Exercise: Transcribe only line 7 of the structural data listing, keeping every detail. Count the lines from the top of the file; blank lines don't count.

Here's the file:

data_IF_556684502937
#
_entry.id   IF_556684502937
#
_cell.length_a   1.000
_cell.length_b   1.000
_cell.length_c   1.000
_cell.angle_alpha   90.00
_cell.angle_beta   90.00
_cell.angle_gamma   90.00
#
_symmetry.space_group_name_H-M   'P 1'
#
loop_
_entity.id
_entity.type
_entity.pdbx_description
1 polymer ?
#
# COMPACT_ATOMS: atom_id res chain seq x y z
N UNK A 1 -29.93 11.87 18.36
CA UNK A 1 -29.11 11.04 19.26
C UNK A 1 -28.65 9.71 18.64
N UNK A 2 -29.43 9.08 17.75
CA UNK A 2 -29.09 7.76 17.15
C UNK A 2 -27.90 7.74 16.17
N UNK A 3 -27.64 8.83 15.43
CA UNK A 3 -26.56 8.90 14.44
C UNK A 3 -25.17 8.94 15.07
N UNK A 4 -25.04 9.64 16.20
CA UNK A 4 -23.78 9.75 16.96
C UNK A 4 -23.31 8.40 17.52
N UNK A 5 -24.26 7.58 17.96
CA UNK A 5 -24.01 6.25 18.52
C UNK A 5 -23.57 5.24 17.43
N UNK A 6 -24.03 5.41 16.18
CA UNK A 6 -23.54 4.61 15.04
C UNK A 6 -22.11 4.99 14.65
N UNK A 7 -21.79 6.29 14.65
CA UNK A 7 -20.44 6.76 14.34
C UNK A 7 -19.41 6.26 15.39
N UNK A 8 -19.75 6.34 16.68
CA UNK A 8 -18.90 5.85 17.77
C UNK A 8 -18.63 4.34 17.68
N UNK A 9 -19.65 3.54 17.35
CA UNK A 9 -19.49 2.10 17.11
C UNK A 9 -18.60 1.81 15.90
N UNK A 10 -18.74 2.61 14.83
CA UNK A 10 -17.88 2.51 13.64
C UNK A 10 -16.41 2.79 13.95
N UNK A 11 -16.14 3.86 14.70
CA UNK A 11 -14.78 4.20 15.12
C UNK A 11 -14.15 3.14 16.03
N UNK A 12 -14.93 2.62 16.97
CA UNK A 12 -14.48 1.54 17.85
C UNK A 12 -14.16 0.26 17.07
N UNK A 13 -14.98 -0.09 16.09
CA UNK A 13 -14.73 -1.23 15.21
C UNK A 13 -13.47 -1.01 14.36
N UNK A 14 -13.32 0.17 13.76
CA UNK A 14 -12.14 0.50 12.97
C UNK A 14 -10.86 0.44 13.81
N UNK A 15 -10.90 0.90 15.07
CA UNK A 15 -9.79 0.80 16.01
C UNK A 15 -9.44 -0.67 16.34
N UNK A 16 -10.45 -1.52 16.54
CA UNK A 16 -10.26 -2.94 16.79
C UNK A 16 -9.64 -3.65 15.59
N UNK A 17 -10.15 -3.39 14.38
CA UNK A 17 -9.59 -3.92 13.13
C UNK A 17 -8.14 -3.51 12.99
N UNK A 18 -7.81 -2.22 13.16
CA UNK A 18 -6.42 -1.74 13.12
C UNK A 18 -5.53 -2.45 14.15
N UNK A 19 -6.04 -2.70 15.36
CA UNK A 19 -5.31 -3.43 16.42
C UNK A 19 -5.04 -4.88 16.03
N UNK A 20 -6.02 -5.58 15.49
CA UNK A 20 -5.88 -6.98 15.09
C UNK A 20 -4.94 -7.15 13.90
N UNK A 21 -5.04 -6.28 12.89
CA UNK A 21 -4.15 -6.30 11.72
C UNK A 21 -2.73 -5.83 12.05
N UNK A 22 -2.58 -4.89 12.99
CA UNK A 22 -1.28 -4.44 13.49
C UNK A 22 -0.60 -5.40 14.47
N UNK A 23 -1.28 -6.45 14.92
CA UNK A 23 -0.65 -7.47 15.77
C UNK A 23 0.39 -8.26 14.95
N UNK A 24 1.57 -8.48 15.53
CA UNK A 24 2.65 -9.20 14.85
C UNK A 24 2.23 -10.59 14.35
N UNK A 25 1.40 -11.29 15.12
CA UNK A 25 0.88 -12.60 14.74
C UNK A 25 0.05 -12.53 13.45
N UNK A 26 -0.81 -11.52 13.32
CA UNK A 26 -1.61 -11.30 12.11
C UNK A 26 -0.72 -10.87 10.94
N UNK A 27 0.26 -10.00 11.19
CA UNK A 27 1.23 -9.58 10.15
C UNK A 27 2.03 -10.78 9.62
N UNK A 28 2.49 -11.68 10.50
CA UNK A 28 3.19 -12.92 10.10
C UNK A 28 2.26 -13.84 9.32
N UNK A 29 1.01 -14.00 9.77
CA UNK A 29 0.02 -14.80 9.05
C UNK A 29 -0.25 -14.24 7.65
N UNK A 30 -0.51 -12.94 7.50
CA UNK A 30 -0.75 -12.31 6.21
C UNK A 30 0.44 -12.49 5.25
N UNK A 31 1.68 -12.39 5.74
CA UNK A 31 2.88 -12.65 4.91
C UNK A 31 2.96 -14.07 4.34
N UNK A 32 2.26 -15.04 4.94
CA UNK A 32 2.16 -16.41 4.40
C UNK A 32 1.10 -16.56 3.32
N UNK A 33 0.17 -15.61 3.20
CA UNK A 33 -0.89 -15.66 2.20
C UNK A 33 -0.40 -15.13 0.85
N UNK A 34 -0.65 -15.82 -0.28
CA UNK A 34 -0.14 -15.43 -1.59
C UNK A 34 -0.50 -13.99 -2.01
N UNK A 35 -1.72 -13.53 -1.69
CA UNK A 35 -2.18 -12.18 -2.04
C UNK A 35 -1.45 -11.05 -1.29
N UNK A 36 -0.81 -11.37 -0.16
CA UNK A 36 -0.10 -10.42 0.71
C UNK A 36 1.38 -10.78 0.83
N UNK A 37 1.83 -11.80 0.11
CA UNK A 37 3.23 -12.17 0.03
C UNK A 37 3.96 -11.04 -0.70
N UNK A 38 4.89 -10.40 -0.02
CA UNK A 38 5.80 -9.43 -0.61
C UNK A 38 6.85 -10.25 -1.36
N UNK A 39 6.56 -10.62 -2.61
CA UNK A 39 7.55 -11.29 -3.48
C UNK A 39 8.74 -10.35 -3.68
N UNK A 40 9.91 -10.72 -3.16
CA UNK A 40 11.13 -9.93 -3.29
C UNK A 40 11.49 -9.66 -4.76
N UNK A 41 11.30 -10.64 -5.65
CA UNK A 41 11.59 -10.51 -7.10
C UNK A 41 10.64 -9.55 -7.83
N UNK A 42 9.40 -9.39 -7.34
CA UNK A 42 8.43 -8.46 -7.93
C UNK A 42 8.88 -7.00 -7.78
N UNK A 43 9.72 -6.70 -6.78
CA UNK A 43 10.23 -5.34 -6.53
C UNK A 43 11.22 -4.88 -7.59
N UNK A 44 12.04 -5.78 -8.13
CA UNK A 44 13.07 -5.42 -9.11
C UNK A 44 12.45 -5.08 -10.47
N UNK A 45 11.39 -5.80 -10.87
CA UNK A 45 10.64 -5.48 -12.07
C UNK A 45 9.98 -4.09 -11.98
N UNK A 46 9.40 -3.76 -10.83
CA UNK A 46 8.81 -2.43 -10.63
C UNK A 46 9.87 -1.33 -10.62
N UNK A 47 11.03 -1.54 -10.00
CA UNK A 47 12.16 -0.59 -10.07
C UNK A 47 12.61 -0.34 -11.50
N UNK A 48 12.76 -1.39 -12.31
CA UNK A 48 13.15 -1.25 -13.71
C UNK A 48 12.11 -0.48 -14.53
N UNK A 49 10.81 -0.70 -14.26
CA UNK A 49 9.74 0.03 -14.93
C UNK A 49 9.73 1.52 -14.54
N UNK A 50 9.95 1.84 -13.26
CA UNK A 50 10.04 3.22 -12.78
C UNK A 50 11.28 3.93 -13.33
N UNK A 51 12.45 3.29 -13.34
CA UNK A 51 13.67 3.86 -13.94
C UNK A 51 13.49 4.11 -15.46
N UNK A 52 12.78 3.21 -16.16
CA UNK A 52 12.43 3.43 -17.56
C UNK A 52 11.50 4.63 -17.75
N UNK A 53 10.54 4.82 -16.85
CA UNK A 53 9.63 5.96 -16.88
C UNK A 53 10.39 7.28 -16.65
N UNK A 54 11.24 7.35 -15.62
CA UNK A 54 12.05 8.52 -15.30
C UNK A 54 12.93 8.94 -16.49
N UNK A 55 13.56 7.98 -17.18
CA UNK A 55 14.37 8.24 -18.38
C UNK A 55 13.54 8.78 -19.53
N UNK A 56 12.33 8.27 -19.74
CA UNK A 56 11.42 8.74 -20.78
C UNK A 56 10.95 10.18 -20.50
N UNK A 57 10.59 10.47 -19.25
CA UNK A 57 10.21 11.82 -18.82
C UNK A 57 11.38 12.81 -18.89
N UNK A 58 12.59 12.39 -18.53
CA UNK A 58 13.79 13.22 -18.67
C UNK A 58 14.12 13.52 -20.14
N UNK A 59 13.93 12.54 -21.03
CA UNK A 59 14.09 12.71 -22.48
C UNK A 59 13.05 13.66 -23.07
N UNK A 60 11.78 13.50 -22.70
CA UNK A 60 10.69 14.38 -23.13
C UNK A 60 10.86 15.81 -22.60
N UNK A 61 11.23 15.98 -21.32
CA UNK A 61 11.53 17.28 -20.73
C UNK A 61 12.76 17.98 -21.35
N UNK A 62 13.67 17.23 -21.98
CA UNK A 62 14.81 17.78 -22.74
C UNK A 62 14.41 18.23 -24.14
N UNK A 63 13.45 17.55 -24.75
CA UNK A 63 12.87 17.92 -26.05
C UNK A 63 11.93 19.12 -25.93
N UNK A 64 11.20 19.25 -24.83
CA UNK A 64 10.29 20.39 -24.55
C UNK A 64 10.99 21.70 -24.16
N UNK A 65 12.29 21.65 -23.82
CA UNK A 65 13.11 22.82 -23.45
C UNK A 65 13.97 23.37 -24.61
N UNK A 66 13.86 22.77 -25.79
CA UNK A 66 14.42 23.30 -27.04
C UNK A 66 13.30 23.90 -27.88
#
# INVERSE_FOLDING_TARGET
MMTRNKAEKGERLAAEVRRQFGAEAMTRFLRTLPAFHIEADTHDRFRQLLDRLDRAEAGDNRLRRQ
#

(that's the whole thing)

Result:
_cell.length_c   1.000